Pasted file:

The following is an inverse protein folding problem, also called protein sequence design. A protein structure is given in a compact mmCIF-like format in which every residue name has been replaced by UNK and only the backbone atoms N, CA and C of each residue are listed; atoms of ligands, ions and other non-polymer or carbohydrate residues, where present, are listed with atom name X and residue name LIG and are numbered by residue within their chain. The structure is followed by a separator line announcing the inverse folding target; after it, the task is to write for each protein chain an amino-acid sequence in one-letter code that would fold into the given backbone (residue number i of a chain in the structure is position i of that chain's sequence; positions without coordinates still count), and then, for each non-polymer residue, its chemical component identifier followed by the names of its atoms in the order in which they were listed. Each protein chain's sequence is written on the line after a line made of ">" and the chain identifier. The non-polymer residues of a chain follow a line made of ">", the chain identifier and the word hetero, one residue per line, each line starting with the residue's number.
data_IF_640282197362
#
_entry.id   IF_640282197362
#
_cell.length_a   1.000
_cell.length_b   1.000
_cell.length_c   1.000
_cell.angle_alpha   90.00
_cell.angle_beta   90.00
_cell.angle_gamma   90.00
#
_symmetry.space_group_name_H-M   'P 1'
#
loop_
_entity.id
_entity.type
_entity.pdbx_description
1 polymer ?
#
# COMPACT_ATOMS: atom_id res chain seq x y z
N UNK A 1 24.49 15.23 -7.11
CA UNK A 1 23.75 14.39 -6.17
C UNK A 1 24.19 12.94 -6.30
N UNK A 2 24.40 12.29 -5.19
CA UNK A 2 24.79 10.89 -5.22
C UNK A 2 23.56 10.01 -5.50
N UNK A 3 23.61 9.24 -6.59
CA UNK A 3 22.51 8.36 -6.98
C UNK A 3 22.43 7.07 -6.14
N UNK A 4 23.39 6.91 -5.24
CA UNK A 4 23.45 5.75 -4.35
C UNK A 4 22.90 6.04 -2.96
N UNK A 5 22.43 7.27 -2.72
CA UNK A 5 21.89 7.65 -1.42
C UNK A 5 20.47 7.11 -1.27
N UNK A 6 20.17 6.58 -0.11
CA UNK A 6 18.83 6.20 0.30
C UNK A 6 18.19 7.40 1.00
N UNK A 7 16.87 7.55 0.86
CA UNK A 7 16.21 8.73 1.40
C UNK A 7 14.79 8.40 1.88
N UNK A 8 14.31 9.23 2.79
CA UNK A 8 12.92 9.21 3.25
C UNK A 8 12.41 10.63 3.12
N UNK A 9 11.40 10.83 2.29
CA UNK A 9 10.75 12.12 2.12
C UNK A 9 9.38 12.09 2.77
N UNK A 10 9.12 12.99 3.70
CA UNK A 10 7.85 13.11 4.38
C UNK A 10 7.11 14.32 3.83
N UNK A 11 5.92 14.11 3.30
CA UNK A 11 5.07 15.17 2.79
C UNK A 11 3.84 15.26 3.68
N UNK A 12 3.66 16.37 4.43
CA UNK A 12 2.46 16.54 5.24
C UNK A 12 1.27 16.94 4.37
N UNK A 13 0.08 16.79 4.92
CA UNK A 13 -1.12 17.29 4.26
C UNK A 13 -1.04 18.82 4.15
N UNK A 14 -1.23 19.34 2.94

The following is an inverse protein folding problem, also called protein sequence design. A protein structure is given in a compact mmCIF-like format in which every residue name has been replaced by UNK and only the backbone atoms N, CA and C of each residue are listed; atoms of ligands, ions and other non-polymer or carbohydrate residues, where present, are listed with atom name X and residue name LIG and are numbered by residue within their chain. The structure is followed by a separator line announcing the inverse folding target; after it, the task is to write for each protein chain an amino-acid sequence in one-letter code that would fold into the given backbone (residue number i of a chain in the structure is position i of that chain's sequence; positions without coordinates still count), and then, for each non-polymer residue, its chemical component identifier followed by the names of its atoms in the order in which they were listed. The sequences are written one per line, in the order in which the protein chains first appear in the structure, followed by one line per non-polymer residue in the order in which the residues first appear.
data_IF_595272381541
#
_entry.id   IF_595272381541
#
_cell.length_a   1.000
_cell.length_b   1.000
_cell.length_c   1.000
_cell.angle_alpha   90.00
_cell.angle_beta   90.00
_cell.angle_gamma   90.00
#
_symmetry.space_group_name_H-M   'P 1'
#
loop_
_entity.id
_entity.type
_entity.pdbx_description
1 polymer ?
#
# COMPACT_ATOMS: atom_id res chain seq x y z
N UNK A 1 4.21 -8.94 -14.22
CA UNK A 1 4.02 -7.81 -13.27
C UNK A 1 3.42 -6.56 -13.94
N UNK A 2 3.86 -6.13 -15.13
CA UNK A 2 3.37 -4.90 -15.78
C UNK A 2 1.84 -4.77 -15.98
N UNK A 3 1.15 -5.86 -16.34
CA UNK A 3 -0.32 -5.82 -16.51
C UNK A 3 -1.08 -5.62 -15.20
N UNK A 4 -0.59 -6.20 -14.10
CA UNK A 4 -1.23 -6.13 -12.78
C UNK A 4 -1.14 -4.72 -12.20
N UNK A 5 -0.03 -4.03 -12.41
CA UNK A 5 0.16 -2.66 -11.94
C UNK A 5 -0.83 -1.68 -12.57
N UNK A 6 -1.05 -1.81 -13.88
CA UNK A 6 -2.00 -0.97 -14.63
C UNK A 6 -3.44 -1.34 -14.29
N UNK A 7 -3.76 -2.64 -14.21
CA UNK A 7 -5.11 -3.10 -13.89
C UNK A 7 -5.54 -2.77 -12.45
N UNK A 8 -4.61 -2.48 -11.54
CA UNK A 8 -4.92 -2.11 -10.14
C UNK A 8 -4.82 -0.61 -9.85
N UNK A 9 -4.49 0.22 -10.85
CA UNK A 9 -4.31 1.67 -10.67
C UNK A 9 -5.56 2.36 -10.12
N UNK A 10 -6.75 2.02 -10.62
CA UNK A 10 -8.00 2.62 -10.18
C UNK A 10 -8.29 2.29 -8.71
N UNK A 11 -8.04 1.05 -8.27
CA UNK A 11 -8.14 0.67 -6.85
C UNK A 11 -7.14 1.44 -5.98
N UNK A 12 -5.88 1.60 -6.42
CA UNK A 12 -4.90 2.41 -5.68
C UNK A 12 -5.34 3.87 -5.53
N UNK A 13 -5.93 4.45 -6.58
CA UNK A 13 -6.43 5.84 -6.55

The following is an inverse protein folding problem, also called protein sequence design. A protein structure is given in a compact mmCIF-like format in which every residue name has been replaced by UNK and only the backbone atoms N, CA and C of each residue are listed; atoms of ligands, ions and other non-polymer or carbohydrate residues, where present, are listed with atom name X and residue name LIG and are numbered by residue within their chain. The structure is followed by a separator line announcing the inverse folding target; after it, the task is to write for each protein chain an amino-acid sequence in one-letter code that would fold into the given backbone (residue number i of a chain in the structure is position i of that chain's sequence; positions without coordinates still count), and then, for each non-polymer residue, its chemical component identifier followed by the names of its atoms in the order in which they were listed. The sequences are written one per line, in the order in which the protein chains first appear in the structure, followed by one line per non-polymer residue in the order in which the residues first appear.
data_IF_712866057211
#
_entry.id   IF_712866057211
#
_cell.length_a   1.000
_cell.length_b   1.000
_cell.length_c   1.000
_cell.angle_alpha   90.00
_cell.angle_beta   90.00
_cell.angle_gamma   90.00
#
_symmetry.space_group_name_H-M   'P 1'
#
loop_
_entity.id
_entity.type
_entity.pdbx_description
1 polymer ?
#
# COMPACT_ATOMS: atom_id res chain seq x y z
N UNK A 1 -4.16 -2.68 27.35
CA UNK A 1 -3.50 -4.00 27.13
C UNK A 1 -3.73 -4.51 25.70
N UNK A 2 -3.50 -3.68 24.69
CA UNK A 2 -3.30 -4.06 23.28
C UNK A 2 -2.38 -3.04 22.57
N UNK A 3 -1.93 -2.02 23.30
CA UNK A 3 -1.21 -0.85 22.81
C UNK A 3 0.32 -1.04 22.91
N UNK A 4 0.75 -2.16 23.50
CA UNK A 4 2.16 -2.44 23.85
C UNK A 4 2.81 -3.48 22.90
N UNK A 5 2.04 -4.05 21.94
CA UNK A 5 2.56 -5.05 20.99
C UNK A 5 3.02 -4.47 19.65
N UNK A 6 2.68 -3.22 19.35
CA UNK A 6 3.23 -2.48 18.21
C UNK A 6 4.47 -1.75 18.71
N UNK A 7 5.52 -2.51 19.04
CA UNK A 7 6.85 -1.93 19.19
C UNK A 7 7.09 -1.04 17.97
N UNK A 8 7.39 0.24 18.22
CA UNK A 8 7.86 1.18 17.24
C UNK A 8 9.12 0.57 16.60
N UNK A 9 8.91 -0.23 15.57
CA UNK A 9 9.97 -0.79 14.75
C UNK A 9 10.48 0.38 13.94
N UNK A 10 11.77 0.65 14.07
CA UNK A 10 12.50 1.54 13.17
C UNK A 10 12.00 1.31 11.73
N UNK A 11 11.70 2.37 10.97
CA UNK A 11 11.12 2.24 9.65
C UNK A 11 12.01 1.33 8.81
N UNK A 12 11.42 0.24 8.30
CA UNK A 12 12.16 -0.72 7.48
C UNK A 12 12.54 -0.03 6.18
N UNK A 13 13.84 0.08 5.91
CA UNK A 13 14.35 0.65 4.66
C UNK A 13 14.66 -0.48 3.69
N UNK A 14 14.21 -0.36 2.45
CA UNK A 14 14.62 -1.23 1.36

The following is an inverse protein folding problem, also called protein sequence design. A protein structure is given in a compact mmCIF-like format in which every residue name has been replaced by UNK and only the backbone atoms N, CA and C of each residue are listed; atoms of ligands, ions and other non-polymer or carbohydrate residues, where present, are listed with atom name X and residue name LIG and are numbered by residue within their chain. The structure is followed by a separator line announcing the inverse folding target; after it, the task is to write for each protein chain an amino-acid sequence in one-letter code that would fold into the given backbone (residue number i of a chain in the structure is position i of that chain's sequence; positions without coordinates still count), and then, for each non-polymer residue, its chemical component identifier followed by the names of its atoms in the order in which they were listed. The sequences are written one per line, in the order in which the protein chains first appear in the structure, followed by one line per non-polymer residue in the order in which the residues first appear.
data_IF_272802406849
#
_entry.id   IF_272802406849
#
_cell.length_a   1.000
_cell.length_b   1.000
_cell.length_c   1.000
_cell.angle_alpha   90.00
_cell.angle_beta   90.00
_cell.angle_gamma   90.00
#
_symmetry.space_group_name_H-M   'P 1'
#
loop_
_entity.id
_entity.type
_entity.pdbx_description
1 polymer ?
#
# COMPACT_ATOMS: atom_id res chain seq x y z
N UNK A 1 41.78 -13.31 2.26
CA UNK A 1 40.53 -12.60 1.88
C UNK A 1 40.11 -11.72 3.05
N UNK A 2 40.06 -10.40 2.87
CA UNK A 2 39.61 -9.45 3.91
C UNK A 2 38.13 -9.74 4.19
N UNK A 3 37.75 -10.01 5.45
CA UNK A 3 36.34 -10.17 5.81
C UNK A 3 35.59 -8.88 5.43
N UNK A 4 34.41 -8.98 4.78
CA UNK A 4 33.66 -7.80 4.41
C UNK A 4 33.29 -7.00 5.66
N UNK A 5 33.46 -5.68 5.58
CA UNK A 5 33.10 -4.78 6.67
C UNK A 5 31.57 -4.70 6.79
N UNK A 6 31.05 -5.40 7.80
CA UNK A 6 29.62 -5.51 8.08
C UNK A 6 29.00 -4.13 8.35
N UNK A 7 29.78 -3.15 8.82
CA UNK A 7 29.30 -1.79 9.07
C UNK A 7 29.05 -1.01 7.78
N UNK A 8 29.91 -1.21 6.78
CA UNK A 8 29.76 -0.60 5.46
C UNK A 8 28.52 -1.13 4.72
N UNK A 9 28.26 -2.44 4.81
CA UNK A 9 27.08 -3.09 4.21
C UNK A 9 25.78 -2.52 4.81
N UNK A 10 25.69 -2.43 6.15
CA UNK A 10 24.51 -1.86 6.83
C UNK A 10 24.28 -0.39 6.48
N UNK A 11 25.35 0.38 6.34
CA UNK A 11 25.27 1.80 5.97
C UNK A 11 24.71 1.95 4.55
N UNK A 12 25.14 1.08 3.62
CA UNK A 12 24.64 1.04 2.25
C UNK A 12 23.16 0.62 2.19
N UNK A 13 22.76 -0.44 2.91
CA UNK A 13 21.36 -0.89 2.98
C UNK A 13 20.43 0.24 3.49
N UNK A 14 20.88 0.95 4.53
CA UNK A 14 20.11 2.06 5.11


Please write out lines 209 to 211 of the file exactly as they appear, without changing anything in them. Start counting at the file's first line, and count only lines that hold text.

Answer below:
C UNK A 2 38.13 -9.74 4.19
N UNK A 3 37.75 -10.01 5.45
CA UNK A 3 36.34 -10.17 5.81